Watch Fred Armisen and Stephen Colbert don literal “fog hats” and take a slow ride through some tasty spirits below.

The Doc Days of Summer: “Great Directors”

The Doc Days of Summer: “Great Directors” (photo)

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Angela Ismailos probably wasn’t intending herself to be included when she gave her film the simple title, “Great Directors,” but when the film played to a standing ovation at the Venice Film Festival last year, Ismailos figured they were just applauding for the ten internationally renowned auteurs she profiles.

“Todd Haynes was like ‘get up!'” laughed Ismailos, who eventually realized it was the only thing that would stem the five-minute-and-counting ovation. “Marco Müller, the director of Venice told me, ‘I’ve never seen an audience touched so much by a documentary.’ I guess it reminds people what all good cinema used to be.”

Indeed, “Great Directors” will likely have movie lovers running to their local video stores and Netflix queues to discover or revisit the work of the ten directors Ismailos gathered for her documentary, a celebrated group that includes Bernardo Bertolucci, David Lynch, Stephen Frears, Agnès Varda, Ken Loach, Liliana Cavani, Todd Haynes, Catherine Breillat, Richard Linklater and John Sayles. But the film is far from the rote dissertation of the directors’ greatest hits that one might imagine, instead benefitting from Ismailos’ curiosity as a burgeoning filmmaker and free-associating interrogator.

(more…)

“Iron Man 2″‘s redeemed burnouts and other summer meta-casting.

“Iron Man 2″‘s redeemed burnouts and other summer meta-casting. (photo)

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On June 23, after nine long years of anticipation, Cameron Diaz and Tom Cruise will finally be reunited in “Knight and Day.”

The last time they paired up was a very memorable incident indeed. The occasion was Cameron Crowe’s loopy-but-endearing “Vanilla Sky,” in which Cruise played a rich guy with a shit-eating grin and Diaz played a psychotic bitch who got to utter the immortal lines “I swallowed your cum! That means something!”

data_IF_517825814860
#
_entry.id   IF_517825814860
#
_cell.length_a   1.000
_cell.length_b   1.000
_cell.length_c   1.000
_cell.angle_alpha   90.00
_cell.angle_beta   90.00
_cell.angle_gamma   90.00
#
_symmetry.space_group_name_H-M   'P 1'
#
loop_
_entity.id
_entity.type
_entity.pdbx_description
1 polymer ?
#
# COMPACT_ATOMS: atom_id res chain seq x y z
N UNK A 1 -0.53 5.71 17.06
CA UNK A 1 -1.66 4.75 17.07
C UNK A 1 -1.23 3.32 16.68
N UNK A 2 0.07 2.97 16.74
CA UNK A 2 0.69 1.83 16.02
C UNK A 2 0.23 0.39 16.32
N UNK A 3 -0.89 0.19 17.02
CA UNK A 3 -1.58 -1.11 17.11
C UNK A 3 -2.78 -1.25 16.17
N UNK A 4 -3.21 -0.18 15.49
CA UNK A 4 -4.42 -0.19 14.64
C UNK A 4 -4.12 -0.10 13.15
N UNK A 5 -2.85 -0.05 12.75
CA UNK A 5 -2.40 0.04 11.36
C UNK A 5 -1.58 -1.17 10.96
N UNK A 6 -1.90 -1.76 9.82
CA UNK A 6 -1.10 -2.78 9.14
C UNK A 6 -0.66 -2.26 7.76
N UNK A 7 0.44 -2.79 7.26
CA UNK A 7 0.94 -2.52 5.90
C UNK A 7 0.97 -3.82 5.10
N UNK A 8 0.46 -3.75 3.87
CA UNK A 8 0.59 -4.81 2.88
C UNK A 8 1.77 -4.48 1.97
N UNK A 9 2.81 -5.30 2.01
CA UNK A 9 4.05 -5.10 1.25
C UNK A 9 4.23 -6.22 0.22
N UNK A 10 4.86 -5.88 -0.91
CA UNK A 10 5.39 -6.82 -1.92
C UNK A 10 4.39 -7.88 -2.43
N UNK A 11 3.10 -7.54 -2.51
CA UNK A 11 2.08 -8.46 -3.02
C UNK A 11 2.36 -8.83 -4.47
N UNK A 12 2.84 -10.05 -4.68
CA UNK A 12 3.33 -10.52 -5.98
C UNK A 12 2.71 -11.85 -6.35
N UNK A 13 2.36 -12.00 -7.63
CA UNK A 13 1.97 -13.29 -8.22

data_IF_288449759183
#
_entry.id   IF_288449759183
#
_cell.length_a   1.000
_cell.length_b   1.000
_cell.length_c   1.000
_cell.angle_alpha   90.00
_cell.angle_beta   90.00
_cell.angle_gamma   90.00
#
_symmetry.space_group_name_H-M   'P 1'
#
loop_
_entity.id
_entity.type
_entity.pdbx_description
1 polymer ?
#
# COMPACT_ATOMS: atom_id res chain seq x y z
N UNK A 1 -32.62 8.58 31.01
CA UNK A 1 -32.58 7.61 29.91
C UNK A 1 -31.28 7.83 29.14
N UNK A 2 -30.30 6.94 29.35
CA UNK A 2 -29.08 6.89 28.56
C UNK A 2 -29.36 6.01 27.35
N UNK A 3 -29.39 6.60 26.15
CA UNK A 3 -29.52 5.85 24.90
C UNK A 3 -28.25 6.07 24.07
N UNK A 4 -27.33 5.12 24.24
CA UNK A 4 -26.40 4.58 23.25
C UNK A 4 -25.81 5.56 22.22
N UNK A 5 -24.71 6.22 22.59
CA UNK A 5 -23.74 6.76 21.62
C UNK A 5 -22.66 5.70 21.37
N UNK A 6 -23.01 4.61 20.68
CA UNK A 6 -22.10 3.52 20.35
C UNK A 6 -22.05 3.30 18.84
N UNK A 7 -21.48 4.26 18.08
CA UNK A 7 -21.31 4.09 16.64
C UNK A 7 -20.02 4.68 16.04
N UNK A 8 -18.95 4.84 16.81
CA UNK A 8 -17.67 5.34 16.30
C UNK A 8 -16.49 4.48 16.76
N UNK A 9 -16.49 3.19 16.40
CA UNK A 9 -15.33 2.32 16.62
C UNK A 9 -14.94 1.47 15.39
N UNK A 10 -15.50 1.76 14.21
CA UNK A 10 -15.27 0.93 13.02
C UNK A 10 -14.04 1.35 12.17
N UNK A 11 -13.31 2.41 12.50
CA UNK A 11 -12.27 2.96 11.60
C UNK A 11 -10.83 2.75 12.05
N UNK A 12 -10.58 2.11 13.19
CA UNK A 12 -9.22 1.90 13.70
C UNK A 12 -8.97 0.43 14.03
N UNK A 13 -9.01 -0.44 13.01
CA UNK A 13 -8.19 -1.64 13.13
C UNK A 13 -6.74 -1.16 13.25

Their relationship, alas, wasn’t destined to work out — as generally happens whenever Penelope Cruz decides to become the third part of the love triangle — but now they have a second chance at love, this time with Cruise as the crazy one. It’s going to be a blast.

Meta-casting — the art of reuniting stars with past on-screen histories, thereby letting the audience make some connotative connections, or otherwise playing off past imagery — is something that doesn’t happen often enough. There are, still, some amusing examples from this summer.

The implicit subtext of “Iron Man 2″‘s Downey-Rourke face-off, as has been widely noted, is former burnouts redeemed and going mano-a-mano. Next Friday begins the limited release of “Cyrus,” in which Jonah Hill torments John C. Reilly — payback, perhaps, for “Walk Hard,” in which young Reilly kills his brother accidentally, only to have him show back up in the form of Hill as ghost. (Given the way they sort of resemble each other, I expect this to keep happening for years.)

06102010_eclipse.jpgHaving made out in “The Runaways,” Dakota Fanning and Kristen Stewart will get back to proper money-making business in the latest “Twilight” movie, which makes the Joan Jett/Cherie Currie biopic the rough equivalent of slash fanfiction.

Still to come as well are two especially piquant pairings of the rom com variety. In “He’s Just Not That Into You,” Justin Long found true love (with Ginnifer Goodwin) and Drew Barrymore didn’t (with Kevin Connolly). In “Going The Distance,” can they find true love… together? Bonus layer of context: the two have resumed their real life romantic relationship.

Similar questions confront us when thinking about Jennifer Aniston and Jason Bateman in “The Switch.” In “The Break-Up,” Bateman was Vaughn’s friend, watching the disintegrating relationship from the sidelines; now, after all these years, he can make his move! This will also be the second time a pregnancy has been the inciting incident for Bateman, after “Juno.” It’s like when Katherine Heigl gets pregnant in “Killers” and it ultimately seals an otherwise unstable relationship!

[Photos: “Knight and Day,” 20th Century Fox, 2010; “The Switch,” Miramax, 2010]